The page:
– right click on the horizontal axis and choose “Format Axis”
– inside the Bounds: Minimum box enter the number from the last step
– inside the Vertical axis crosses: Axis value box enter that same number
– if you want to change the number of days shown as labels you can do that in the Units: Major box

12. Don’t forget to SAVE your awesomeness

These charts are great for at-a-glance decision making to save you time (and money if you’re getting paid!)

charming the python

Posted: December 11, 2013 in python

I know what I’ll be doing for fun this winter break. I’ll be charming that sly, loopy python to dance to the tune of my intent. That’s right, I’m going to take the simple bones of my final project program and tinker with it until it does what I say.

The program I wrote works great, actually. It searches through a set of map documents (mxd’s) for layers with broken source links and fixes those links automatically, all without having to open up the mapping software, arcMap. All the user has to do is provide the path of the folder in which the maps are kept and the path to the correct file geodatabase (GDB). The thing is, that isn’t really what I want this program to do for me. I want it to do more.

What is the likelihood that the perfect-world scenario under which my program currently functions is actually going to happen in real life? I need this program to be capable of accepting any kind of layer file (right now it’s limited to feature layers in a GDB) as a fix for any kind of layer files that may carry the broken links. Ideally, the program will be able to connect the map layers with some new sources even if the broken layer types and/or names and the new, fixed ones differ. Ideally.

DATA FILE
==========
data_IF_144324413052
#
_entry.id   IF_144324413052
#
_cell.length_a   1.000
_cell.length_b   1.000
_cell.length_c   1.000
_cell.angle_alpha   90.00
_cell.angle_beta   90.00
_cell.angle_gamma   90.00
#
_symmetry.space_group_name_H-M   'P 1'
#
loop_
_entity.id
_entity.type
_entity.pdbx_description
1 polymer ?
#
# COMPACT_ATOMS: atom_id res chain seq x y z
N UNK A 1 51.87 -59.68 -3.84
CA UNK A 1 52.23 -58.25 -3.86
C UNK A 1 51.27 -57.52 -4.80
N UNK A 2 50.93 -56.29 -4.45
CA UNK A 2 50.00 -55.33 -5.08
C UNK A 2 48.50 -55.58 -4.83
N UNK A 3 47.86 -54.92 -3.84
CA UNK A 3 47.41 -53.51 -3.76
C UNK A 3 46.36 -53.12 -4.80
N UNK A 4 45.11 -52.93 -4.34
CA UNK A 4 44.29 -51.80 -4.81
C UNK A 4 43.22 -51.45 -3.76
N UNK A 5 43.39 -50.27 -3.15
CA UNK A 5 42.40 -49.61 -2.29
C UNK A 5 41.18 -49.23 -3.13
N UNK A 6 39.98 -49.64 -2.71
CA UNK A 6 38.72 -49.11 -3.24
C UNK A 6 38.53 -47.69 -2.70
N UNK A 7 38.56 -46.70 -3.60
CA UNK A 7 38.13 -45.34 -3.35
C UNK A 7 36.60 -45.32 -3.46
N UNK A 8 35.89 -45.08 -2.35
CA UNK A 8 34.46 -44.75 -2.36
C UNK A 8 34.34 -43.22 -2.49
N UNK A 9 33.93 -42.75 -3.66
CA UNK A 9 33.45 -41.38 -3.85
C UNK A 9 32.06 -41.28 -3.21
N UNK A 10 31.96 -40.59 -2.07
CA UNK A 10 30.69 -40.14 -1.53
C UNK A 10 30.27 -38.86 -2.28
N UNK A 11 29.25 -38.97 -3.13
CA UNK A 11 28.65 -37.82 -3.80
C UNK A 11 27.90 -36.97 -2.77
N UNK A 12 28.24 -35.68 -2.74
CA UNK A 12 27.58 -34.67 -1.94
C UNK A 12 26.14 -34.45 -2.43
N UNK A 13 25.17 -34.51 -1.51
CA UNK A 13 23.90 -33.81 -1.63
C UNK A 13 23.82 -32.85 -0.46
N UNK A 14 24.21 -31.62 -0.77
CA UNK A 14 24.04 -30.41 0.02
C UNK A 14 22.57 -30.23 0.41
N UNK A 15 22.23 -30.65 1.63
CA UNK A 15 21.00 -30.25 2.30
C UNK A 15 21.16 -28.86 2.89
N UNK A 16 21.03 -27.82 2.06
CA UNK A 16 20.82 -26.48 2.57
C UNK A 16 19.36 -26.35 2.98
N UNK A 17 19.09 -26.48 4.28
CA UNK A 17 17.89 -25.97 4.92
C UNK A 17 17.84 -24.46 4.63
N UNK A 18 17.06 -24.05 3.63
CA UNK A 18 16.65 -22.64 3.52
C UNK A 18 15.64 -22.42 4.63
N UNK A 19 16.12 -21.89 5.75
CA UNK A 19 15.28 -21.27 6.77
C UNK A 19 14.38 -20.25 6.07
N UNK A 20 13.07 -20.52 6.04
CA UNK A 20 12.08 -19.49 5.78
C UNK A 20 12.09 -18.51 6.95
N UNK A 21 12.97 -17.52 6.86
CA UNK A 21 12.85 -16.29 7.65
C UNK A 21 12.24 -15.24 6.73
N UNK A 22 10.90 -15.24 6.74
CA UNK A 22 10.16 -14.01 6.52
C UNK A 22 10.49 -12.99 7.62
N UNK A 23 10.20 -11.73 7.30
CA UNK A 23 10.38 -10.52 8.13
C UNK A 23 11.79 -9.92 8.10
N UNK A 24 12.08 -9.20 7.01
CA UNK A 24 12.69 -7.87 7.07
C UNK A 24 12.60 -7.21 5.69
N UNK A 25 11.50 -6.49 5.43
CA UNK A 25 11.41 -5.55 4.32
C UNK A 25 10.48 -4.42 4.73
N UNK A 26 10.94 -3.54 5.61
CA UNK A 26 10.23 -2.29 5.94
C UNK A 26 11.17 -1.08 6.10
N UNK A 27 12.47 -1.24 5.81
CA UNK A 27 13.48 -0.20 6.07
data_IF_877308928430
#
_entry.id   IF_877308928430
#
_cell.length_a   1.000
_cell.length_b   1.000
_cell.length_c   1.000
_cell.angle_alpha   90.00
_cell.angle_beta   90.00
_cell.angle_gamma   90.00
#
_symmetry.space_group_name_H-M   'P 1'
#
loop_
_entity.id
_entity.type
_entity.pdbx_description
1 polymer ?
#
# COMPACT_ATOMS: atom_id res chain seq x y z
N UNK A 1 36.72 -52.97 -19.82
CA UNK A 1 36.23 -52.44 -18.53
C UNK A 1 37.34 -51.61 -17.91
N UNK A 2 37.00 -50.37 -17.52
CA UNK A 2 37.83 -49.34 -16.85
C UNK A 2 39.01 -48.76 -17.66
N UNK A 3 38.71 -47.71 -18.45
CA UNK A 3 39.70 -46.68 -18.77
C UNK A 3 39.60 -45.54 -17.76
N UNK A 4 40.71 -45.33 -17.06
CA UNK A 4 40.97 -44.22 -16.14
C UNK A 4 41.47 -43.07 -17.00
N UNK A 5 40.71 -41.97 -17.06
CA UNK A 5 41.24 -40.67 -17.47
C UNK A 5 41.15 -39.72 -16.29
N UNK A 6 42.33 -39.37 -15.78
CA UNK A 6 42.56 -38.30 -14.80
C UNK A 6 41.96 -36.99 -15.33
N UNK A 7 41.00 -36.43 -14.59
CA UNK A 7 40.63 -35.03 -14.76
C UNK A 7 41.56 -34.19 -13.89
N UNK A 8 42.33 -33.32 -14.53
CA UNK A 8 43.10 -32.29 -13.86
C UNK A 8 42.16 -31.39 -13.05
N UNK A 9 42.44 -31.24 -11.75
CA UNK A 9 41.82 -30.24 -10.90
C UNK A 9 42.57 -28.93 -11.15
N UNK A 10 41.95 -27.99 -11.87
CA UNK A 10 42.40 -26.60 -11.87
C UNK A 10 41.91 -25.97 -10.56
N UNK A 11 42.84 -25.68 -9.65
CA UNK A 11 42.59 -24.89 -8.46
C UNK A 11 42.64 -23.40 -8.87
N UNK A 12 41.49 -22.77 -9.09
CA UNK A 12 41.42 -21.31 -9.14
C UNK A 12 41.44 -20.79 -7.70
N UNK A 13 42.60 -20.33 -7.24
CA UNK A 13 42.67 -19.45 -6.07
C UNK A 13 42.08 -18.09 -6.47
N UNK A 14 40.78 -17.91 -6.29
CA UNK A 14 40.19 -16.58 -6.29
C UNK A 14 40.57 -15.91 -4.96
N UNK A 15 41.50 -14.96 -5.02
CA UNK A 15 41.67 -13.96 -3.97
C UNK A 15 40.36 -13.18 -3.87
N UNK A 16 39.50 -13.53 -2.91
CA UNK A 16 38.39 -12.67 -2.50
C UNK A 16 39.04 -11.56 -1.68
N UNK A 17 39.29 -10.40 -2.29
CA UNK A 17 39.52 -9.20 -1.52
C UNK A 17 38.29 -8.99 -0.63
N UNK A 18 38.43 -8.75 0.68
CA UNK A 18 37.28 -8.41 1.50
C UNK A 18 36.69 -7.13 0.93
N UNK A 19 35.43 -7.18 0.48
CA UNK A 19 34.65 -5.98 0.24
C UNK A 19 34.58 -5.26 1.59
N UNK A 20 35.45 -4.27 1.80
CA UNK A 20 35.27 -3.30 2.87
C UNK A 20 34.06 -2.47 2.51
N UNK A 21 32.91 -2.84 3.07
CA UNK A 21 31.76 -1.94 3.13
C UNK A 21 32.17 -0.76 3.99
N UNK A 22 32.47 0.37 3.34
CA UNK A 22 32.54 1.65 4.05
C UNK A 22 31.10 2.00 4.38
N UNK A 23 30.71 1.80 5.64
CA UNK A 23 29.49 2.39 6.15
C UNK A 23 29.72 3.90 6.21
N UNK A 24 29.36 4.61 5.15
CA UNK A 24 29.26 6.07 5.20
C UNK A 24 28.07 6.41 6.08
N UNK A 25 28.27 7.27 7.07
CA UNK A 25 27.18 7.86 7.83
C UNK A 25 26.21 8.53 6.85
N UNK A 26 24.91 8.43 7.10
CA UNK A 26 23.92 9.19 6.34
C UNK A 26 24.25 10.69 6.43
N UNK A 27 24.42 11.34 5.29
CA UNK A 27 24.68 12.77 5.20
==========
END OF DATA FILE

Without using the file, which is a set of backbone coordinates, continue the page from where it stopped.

Am I really going to try to make this happen during my winter holidays instead of tobogganing with my daughters and sipping hot tea with my neglected book collection? Probably a little, ya. I’m kind of persistent. There’s something to say, too, for the feeling one gets when the intended outcome of a program runs without error. Maybe with today’s technology I should be writing my code on my wrist watch while I take the slow-lane down Cone Hill with my daughters on our toboggan.

(Oh, by the way, I DID totally beat my best time on that third round of GISing with my autoCAD layers. And you know what? that third map I made was the nicest one.)

trouble in project land

Posted: December 6, 2013 in arcGIS, autoCAD

So I’m sitting here happily, rearranging layers and symbols in arcMap, and it’s looking great, it’s getting done. It even has finesse. I’m thinking this autoCAD project is coming together beautifully. Oops.